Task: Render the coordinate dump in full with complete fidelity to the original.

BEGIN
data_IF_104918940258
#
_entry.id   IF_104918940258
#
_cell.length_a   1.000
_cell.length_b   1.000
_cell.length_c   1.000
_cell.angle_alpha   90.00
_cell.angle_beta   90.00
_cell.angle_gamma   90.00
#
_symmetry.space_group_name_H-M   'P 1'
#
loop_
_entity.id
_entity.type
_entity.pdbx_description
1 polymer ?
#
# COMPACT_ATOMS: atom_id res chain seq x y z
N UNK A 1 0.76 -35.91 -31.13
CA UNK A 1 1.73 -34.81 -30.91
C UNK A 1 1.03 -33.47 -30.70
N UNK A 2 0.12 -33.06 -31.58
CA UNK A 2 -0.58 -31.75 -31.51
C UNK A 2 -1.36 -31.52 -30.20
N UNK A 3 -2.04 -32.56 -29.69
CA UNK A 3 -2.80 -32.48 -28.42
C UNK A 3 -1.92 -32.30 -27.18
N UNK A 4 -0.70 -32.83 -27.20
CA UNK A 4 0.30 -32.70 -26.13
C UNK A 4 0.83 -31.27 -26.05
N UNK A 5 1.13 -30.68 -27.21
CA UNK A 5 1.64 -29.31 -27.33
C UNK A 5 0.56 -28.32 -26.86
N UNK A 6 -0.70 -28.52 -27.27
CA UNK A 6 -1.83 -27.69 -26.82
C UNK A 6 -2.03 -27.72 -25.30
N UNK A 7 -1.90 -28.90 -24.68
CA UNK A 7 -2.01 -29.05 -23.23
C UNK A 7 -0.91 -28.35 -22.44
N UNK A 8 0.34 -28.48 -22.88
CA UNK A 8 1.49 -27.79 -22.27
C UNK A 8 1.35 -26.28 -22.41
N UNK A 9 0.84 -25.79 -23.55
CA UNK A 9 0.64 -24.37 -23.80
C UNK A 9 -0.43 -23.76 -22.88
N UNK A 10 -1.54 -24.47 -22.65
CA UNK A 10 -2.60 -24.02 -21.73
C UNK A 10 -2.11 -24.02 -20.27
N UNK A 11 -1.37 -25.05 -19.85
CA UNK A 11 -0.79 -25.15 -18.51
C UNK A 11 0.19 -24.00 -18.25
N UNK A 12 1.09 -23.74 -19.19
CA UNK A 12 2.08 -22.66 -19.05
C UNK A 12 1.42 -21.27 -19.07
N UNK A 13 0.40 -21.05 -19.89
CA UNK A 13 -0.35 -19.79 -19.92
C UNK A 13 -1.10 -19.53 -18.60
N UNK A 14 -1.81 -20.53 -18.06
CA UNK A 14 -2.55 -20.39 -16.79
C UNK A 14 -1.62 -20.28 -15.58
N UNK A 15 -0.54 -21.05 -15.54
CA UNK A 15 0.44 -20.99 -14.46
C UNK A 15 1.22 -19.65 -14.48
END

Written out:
data_IF_104918940258
#
_entry.id   IF_104918940258
#
_cell.length_a   1.000
_cell.length_b   1.000
_cell.length_c   1.000
_cell.angle_alpha   90.00
_cell.angle_beta   90.00
_cell.angle_gamma   90.00
#
_symmetry.space_group_name_H-M   'P 1'
#
loop_
_entity.id
_entity.type
_entity.pdbx_description
1 polymer ?
#
# COMPACT_ATOMS: atom_id res chain seq x y z
N UNK A 1 0.76 -35.91 -31.13
CA UNK A 1 1.73 -34.81 -30.91
C UNK A 1 1.03 -33.47 -30.70
N UNK A 2 0.12 -33.06 -31.58
CA UNK A 2 -0.58 -31.75 -31.51
C UNK A 2 -1.36 -31.52 -30.20
N UNK A 3 -2.04 -32.56 -29.69
CA UNK A 3 -2.80 -32.48 -28.42
C UNK A 3 -1.92 -32.30 -27.18
N UNK A 4 -0.70 -32.83 -27.20
CA UNK A 4 0.30 -32.70 -26.13
C UNK A 4 0.83 -31.27 -26.05
N UNK A 5 1.13 -30.68 -27.21
CA UNK A 5 1.64 -29.31 -27.33
C UNK A 5 0.56 -28.32 -26.86
N UNK A 6 -0.70 -28.52 -27.27
CA UNK A 6 -1.83 -27.69 -26.82
C UNK A 6 -2.03 -27.72 -25.30
N UNK A 7 -1.90 -28.90 -24.68
CA UNK A 7 -2.01 -29.05 -23.23
C UNK A 7 -0.91 -28.35 -22.44
N UNK A 8 0.34 -28.48 -22.88
CA UNK A 8 1.49 -27.79 -22.27
C UNK A 8 1.35 -26.28 -22.41
N UNK A 9 0.84 -25.79 -23.55
CA UNK A 9 0.64 -24.37 -23.80
C UNK A 9 -0.43 -23.76 -22.88
N UNK A 10 -1.54 -24.47 -22.65
CA UNK A 10 -2.60 -24.02 -21.73
C UNK A 10 -2.11 -24.02 -20.27
N UNK A 11 -1.37 -25.05 -19.85
CA UNK A 11 -0.79 -25.15 -18.51
C UNK A 11 0.19 -24.00 -18.25
N UNK A 12 1.09 -23.74 -19.19
CA UNK A 12 2.08 -22.66 -19.05
C UNK A 12 1.42 -21.27 -19.07
N UNK A 13 0.40 -21.05 -19.89
CA UNK A 13 -0.35 -19.79 -19.92
C UNK A 13 -1.10 -19.53 -18.60
N UNK A 14 -1.81 -20.53 -18.06
CA UNK A 14 -2.55 -20.39 -16.79
C UNK A 14 -1.62 -20.28 -15.58
N UNK A 15 -0.54 -21.05 -15.54
CA UNK A 15 0.44 -20.99 -14.46
C UNK A 15 1.22 -19.65 -14.48